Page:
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A CONVENIENT MAN - DENNIS TOMLINSON & JEFFREY DEAN DOTY

In 1957 little seven-year-old Maria Ridulph was kidnapped from the small town of Sycamore, Illinois, while playing with her eight-year-old friend, Kathy Sigman. The brazen audacity of this heinous crime shocked the country and made national headlines for months. So sensational was the crime that daily updates were required by President Eisenhower and J. Edgar Hoover. Almost five months later, Maria Ridulph's remains were found in a patch of woods nearly 100 miles away.

For three years, a flurry of suspects were paraded past Kathy Sigman, the only eyewitness, with no credible identifications. As the tips and supects faded away, the case went cold in the 1960s.

In 2008 the Illinois State police received a tip from a woman claiming her half-brother, John Tessier, was the man who killed Maria Ridulph because her mother had made a deathbed confession that "John did it!" 

With that, an investigation began into a man who had been cleared by the FBI in 1957. A man whose witnesses to his alibi had died, forgotten, or vanished in the 51 years since the crime, A man who changed his name, had siblings with resentment issues, women troubles, failed marriages, and a conviction involving a teenage girl. This all added up to make him the perfect fall guy for the crime. A convenient man.

This is the true story of a 72-year-old grandfather who spent almost five years wrongfully imprisoned for a crime he didn't commi


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8/1/2020

INDECENT ADVANCES - JAMES POLCHIN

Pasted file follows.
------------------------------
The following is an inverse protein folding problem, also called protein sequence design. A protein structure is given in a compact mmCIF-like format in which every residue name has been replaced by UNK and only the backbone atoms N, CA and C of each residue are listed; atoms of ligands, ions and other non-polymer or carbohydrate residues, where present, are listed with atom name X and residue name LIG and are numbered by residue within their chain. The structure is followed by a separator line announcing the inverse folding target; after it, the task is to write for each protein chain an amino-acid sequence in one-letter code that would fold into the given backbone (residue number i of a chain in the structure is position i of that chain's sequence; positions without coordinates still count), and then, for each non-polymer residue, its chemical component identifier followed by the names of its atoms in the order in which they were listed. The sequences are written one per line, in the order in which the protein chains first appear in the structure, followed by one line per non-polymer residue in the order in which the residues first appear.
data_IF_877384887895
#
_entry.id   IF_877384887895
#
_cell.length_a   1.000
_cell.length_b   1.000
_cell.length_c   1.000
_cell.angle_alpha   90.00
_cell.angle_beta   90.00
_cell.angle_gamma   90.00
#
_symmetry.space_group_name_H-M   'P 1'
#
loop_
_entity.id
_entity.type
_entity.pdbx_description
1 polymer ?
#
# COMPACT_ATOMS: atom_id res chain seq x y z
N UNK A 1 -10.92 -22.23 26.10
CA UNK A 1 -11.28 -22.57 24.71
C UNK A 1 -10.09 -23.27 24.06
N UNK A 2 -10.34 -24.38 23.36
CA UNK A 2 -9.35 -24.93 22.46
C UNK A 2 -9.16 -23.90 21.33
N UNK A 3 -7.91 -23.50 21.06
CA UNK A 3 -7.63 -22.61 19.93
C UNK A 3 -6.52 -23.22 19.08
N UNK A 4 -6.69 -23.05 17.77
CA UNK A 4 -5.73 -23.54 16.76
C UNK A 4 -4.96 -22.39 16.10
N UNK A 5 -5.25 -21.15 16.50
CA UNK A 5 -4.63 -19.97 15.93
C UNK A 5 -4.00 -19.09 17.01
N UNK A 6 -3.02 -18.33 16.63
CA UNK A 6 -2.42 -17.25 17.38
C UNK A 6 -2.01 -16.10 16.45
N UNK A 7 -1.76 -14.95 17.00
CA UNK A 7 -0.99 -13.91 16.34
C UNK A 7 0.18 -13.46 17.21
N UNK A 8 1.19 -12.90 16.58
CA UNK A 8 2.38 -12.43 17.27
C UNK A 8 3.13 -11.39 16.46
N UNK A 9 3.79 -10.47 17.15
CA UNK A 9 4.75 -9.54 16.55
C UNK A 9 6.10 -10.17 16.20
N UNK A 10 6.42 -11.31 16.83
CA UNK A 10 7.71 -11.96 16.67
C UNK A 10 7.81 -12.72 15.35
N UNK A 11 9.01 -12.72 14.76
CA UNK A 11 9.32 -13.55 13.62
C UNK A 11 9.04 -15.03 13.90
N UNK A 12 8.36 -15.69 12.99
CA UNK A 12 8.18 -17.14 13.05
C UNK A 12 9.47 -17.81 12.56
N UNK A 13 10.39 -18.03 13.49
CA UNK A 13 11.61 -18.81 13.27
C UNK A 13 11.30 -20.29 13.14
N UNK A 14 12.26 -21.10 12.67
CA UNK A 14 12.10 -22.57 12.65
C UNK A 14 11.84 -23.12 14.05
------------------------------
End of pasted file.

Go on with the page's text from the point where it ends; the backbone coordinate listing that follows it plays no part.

Stories of murder have never been just about killers and victims. Instead, crime stories take the shape of their times and reflect cultural notions and prejudices. In this Edgar Award–finalist for Best Fact Crime, James Polchin recovers and recounts queer stories from the crime pages―often lurid and euphemistic―that reveal the hidden history of violence against gay men. But what was left unsaid in these crime pages provides insight into the figure of the queer man as both criminal and victim, offering readers tales of vice and violence that aligned gender and sexual deviance with tragic, gruesome endings. Victims were often reported as having made “indecent advances,” forcing the accused's hands in self-defense and reducing murder charges to manslaughter.As noted by Caleb Cain in The New Yorker review of Indecent Advances, “it’s impossible to understand gay life in twentieth-century America without reckoning with the dark stories. Gay men were unable to shake free of them until they figured out how to tell the stories themselves, in a new way.” Indecent Advances is the first book to fully investigate these stories of how queer men navigated a society that criminalized them and displayed little compassion for the violence they endured. Polchin shows, with masterful insight, how this discrimination was ultimately transformed by activists to help shape the burgeoning gay rights movement in the years leading up to Stonewall.